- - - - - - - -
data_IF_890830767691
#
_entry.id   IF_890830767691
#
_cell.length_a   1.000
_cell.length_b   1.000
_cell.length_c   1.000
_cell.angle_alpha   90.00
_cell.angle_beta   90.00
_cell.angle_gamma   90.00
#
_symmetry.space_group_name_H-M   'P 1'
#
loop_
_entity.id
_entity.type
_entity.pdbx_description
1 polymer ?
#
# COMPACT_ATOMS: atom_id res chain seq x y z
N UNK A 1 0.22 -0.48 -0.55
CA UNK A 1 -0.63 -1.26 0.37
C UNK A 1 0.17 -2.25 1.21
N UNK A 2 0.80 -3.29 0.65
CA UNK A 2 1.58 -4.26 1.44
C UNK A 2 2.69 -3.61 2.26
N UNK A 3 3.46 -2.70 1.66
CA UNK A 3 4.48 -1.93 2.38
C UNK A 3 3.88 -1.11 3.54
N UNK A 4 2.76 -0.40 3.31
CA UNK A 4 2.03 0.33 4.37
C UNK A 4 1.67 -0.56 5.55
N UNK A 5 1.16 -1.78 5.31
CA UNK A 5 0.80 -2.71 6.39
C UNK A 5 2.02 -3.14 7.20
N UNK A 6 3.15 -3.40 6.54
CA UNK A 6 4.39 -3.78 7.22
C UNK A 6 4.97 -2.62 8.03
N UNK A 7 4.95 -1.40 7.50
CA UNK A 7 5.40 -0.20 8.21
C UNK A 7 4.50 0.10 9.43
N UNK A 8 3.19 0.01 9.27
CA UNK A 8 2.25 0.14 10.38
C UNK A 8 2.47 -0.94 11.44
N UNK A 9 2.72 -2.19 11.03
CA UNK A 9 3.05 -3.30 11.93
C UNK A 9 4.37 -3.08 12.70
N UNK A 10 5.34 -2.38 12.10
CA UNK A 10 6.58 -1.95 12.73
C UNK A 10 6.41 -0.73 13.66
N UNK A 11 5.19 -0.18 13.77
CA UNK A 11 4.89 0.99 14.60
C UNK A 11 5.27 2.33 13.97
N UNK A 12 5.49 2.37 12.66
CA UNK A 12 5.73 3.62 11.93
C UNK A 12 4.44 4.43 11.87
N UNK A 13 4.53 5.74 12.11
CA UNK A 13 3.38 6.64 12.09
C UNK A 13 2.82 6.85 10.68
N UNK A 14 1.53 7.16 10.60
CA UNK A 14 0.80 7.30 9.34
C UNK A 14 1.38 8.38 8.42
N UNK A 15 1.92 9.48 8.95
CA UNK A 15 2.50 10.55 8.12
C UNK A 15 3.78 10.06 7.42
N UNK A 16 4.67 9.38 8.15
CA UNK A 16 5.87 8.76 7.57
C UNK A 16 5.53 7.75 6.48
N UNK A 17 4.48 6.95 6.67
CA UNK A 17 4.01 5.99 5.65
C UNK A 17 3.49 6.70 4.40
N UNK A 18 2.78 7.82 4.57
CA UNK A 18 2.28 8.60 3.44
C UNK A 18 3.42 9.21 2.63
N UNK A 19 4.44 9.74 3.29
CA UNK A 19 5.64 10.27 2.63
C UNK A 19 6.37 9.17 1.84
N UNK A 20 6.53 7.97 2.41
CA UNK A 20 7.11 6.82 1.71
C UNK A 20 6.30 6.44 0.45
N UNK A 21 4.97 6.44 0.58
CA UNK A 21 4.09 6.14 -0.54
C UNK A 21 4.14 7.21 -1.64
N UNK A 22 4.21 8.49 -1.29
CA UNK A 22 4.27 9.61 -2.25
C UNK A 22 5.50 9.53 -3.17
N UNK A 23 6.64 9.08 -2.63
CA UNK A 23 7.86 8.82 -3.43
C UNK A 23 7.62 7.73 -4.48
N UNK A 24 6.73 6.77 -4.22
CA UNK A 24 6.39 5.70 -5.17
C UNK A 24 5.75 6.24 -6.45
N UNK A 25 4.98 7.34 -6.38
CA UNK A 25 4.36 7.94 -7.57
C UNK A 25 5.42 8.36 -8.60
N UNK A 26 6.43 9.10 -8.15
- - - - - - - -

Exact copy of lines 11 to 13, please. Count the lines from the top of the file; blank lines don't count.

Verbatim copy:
#
_symmetry.space_group_name_H-M   'P 1'
#